Income from markets, land, &c.
Total gross income
Deduct refunds, chiefly of octroi tax.
The latter sum is now quite inadequate for the growing needs of the city but the taxation amounts to only about
Rs. 2-6 per head of population and can be considerably enhanced. Most of the
revenue is expended on the water-supply, on conservancy arrangements, on
drainage, street-lighting, and the improvement and maintenance of the roads. Small sums are contributed also to medical institutions and to schools. Of regular annual expenditure the chief items are those of Rs. 86,000 on conservancy, Rs. 29,000 on the upkeep of the 30 miles of metalled streets, and Rs. 26,000 on the maintenance of the present water-supply. But a large part
of the outlay is exigent and irregular and depends on the receipt of loans from Government. With these and savings from the annual outlay much has been done in the past to extend the water-supply, which in 30 years has called for 9 lakhs of special expenditure.
It is now quite inadequate and a new loan will be needed for the construction of a large second reservoir. The drainage of the city is a second problem which is under consideration. Since 1883 only Rs. 74,000 have been spent on this necessary branch of town-service, but a comprehensive scheme of drainage is now being formulated, and for the application of this another loan will be needed. In recent years, with the help of a special loan, much has been done towards the widening of lanes into streets, and the municipality has acquired considerable areas of land on which good houses are being built by private lessees. All the markets need extension, and for this purpose also a loan has been taken. The street-lighting is not yet good (it costs only Rs. 10,000 per annum), but this will be greatly improved if electric lights are provided from the power-house of the company which has contracted to lay tramways through the main streets. In recent years the city has undertaken several other enterprises. A fine Town Hall and Library have been built and a cotton market has been established near the rail-way station. Three steam fire engines have been bought and equipped and telephonic communication is being instituted. The prevention or restriction of the periodical epidemics of plague, has also, at considerable expense, engrossed
the attention of the municipal committee. In brief, the
city is in a state of rapid growth. Its finances do not
as yet keep pace with its growth, and its taxation should
speedily be doubled. The branch of taxation which at
present is most inadequate is the conservancy cess. The
Civil Station is more heavily taxed than the city and it
is in some ways better equipped than the latter, but its
present income of Rs. 70,000 is not sufficient for its growing
needs. A large part of the Station is the property of
Government and when all the new Government buildings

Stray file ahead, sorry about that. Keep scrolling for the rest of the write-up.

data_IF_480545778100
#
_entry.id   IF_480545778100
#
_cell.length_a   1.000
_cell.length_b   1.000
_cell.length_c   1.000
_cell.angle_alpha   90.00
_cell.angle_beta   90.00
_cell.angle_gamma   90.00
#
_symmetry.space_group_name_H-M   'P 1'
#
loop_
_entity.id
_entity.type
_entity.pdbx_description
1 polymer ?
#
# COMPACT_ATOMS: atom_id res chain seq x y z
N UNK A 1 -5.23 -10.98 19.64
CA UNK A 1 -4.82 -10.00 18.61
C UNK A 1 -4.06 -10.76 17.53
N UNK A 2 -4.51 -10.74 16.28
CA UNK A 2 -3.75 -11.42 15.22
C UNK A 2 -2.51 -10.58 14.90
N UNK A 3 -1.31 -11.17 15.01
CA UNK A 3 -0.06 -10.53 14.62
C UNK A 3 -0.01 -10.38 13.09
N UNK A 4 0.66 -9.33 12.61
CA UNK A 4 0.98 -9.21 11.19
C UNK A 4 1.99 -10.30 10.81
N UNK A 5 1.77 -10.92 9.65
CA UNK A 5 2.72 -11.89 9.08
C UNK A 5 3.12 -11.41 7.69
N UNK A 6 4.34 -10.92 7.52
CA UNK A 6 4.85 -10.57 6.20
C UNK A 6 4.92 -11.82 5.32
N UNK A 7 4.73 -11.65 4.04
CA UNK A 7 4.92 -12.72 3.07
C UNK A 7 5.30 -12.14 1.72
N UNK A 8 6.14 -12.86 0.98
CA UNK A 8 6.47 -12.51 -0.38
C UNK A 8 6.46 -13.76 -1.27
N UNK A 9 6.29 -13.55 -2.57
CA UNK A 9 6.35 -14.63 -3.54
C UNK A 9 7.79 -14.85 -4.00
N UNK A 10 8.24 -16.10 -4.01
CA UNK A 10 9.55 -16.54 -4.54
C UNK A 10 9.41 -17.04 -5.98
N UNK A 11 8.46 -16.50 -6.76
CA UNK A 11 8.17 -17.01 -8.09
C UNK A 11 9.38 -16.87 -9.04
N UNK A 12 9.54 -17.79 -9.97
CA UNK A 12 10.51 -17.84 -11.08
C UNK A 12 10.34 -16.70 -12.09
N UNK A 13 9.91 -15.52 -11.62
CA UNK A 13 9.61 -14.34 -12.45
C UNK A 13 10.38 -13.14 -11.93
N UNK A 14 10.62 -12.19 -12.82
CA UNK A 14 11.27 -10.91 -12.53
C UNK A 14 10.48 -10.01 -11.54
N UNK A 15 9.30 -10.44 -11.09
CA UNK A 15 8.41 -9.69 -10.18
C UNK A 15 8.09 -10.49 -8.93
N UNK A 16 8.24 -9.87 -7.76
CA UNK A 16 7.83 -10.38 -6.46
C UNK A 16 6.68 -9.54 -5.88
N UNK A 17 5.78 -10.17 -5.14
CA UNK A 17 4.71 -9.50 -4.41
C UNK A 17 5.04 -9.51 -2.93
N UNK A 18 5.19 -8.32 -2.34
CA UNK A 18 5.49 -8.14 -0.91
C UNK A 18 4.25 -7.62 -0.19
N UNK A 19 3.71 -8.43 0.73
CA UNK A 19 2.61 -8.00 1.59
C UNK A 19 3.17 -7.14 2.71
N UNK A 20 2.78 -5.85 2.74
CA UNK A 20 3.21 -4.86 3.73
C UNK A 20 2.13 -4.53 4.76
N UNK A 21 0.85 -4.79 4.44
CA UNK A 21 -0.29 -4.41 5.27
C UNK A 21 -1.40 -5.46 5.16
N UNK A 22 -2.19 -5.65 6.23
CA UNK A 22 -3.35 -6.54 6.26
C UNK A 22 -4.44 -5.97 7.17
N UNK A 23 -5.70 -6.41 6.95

are completed and their grounds laid out the appearance of
the place will be very greatly improved.
246. The largest of the outlying municipal towns is
Umrer, which has a population of
15,943. Its committee consists of 4
nominated and 10 elected members. For the decade ending
with 1901 the average income of the town was Rs. 17,400
but by 1906-07 it had risen to Rs. 26,000. Most of this is
derived from an octroi tax but there are receipts also from
conservancy cess, cattle-registration fees, cattle-pounds and
the fishing rents of the large lake round which the town
lies. The incidence of taxation is only one rupee per head
of population. Much of the municipal revenue is spent on
the schools, comprising an important middle school which will
probably be converted into a high school, and its three
primary branch schools. These are well maintained. The
conservancy arrangements have recently been improved, a
small veterinary dispensary, one of the few in the District,
has been established, and a new and enlarged market-site is
being equipped. The committee also has acquired by
purchase the whole of the town site from the malguzar, H.
M. Malak of the Mehdibag institution. This gentleman has
lately presented the town with two new buildings one for
use as a rest-house and one as a library. Umrer is a
charmingly picturesque town, its finances are in flourishing
condition, and its trade is certain to increase largely now
that it has secured railway communication with Nagpur. Besides being a centre of agricultural and general trade it possesses an important weaving industry.
247. The town of Ramtek is noted chiefly for its picturesque situation on the side of a steep hill which is crowned by a fort and temple buildings. Its municipal committee consists of 11 members, of whom three are nominated by Government. The average annual revenue of the decade ending with 1901 was only Rs. 8,400, although the population in that year numbered 8,732. But by 1906-07 the income had risen to Rs. 14,600, chiefly from the octroi
tax, but also from a conservancy cess, cattle-pounds, and market-dues. The chief objects of expenditure in recent years have been the schools, the roads and drains, markets and slaughter-houses, and conservancy. A good dispensary is maintained which is now being extended at the cost of a merchant who has manganese mines in the vicinity. The committee has lately introduced street-lighting and is considering plans for the extension and improvement of its market. A light railway between Kamptee and Ramtek is on the eve of completion and in the near neighbourhood a very large irrigation lake is being constructed. The town has important manganese mines near it and is likely in a